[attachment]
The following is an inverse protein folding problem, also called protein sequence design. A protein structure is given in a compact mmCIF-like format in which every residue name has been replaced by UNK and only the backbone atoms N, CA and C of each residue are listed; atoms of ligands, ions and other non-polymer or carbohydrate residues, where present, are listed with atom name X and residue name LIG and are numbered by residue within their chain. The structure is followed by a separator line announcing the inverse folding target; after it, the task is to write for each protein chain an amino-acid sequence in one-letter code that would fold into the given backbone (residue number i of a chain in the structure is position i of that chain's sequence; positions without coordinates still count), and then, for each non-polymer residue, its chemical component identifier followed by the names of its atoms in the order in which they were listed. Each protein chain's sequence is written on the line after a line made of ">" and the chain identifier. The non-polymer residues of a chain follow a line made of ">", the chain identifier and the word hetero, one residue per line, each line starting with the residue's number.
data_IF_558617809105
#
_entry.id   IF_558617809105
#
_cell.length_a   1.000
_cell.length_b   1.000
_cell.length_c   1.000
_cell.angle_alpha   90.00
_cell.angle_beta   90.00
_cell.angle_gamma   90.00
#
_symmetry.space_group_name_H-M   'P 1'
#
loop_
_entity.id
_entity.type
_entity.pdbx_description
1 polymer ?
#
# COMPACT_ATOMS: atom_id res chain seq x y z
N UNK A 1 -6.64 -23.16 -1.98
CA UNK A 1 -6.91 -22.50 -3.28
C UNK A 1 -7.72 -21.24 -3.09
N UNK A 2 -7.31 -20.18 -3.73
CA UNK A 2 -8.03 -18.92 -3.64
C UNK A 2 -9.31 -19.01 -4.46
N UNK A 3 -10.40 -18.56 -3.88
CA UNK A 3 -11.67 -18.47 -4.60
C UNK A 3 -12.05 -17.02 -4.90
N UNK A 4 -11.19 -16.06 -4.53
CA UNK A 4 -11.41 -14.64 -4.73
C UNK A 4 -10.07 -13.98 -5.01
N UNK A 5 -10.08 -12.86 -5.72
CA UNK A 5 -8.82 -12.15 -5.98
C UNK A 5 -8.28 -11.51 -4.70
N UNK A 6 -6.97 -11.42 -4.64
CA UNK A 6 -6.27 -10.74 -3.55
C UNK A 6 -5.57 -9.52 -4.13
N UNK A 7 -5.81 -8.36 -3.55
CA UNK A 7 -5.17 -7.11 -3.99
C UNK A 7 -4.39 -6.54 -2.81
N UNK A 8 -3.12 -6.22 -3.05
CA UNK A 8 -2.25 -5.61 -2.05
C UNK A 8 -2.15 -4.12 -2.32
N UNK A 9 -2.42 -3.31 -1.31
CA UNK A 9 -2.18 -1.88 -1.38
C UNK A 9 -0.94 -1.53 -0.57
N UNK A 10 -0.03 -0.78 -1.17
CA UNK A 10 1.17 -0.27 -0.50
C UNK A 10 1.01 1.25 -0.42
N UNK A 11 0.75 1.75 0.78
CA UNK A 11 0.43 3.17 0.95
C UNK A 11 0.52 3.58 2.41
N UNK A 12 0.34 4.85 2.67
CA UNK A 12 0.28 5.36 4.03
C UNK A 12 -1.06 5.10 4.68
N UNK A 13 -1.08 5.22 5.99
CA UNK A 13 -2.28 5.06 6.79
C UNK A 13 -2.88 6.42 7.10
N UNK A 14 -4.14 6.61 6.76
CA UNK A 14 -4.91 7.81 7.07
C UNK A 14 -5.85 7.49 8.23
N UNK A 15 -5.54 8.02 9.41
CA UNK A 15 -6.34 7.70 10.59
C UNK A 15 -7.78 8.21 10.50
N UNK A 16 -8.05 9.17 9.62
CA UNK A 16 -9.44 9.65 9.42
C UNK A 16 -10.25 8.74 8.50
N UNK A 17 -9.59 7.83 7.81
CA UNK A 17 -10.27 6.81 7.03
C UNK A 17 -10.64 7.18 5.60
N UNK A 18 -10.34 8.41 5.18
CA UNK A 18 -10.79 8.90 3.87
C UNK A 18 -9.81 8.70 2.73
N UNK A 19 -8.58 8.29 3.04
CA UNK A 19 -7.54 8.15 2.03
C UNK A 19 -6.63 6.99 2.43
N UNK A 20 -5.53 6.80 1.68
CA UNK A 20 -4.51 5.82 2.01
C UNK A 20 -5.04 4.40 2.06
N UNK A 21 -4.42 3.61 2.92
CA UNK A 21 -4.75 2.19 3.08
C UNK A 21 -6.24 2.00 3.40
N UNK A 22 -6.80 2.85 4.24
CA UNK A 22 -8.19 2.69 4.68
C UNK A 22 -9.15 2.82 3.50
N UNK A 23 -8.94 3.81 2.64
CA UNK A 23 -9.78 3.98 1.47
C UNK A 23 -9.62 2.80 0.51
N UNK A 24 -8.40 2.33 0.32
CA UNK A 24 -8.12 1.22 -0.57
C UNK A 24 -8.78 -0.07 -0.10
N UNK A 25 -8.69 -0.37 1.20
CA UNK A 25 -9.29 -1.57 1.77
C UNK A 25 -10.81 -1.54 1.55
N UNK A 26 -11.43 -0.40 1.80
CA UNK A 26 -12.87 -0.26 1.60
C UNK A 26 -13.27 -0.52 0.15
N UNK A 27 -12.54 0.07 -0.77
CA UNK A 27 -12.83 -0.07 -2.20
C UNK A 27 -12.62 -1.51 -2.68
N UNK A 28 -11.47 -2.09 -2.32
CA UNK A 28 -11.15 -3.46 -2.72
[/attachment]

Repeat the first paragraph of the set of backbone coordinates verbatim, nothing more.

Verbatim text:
The following is an inverse protein folding problem, also called protein sequence design. A protein structure is given in a compact mmCIF-like format in which every residue name has been replaced by UNK and only the backbone atoms N, CA and C of each residue are listed; atoms of ligands, ions and other non-polymer or carbohydrate residues, where present, are listed with atom name X and residue name LIG and are numbered by residue within their chain. The structure is followed by a separator line announcing the inverse folding target; after it, the task is to write for each protein chain an amino-acid sequence in one-letter code that would fold into the given backbone (residue number i of a chain in the structure is position i of that chain's sequence; positions without coordinates still count), and then, for each non-polymer residue, its chemical component identifier followed by the names of its atoms in the order in which they were listed. Each protein chain's sequence is written on the line after a line made of ">" and the chain identifier. The non-polymer residues of a chain follow a line made of ">", the chain identifier and the word hetero, one residue per line, each line starting with the residue's number.